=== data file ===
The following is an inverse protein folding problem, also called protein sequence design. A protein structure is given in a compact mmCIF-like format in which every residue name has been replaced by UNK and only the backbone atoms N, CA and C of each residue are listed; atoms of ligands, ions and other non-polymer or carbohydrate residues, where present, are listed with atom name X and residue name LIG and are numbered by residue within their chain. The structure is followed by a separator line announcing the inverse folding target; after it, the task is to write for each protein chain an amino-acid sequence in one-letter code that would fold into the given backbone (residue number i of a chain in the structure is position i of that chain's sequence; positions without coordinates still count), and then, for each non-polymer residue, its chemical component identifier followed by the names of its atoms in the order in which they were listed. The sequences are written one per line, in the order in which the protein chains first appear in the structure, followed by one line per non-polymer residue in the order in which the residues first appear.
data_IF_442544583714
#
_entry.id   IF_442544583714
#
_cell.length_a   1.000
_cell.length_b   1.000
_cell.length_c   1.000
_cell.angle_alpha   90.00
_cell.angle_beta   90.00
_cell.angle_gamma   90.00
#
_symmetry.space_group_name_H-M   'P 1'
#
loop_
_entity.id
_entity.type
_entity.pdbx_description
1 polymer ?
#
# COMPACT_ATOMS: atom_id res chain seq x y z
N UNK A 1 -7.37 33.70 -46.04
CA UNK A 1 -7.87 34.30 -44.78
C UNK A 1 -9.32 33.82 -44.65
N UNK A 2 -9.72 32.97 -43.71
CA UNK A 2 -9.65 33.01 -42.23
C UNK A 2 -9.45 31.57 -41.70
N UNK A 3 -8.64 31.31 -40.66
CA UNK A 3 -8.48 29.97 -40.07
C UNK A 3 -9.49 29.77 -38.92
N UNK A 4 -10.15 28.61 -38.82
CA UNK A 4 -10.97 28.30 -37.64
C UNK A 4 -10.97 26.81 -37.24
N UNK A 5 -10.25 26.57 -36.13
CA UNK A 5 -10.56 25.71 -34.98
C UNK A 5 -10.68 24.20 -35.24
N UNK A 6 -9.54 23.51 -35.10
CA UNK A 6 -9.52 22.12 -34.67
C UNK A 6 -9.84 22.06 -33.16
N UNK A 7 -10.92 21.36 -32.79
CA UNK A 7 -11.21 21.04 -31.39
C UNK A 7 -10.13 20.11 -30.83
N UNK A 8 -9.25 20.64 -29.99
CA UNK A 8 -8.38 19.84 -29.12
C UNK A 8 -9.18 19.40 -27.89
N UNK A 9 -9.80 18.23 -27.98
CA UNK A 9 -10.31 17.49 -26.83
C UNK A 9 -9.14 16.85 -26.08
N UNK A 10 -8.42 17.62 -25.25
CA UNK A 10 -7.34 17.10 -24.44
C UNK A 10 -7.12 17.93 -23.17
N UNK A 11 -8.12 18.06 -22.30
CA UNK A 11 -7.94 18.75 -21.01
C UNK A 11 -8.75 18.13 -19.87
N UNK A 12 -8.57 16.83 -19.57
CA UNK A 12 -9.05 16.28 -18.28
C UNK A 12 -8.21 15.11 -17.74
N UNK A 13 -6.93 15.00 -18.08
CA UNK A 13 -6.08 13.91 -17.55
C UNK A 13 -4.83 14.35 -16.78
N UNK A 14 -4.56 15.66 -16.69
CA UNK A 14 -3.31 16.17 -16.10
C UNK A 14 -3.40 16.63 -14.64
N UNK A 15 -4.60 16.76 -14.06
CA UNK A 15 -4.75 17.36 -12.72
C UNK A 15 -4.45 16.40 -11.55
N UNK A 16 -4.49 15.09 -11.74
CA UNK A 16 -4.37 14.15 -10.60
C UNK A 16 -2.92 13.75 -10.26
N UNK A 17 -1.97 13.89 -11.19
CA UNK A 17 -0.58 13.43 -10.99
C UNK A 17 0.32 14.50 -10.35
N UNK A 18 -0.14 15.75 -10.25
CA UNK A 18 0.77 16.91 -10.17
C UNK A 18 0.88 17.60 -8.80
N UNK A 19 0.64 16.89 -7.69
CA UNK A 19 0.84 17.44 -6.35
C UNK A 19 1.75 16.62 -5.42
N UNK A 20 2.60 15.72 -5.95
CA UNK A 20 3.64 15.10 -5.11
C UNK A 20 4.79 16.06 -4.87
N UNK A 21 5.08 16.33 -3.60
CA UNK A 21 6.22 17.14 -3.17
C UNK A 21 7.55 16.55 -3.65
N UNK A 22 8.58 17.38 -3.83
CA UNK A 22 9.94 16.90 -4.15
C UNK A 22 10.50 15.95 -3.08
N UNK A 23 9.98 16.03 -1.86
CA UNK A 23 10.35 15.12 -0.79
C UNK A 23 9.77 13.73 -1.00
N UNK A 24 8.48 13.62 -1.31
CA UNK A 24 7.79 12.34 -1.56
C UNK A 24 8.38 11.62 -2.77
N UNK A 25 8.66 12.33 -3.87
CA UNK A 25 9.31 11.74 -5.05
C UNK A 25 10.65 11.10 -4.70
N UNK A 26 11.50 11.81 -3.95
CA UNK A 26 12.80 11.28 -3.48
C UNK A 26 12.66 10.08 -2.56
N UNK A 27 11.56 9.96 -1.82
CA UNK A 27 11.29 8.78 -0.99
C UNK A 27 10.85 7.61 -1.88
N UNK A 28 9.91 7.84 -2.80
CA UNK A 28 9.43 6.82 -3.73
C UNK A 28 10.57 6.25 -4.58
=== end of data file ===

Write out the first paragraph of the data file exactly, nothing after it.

The following is an inverse protein folding problem, also called protein sequence design. A protein structure is given in a compact mmCIF-like format in which every residue name has been replaced by UNK and only the backbone atoms N, CA and C of each residue are listed; atoms of ligands, ions and other non-polymer or carbohydrate residues, where present, are listed with atom name X and residue name LIG and are numbered by residue within their chain. The structure is followed by a separator line announcing the inverse folding target; after it, the task is to write for each protein chain an amino-acid sequence in one-letter code that would fold into the given backbone (residue number i of a chain in the structure is position i of that chain's sequence; positions without coordinates still count), and then, for each non-polymer residue, its chemical component identifier followed by the names of its atoms in the order in which they were listed. The sequences are written one per line, in the order in which the protein chains first appear in the structure, followed by one line per non-polymer residue in the order in which the residues first appear.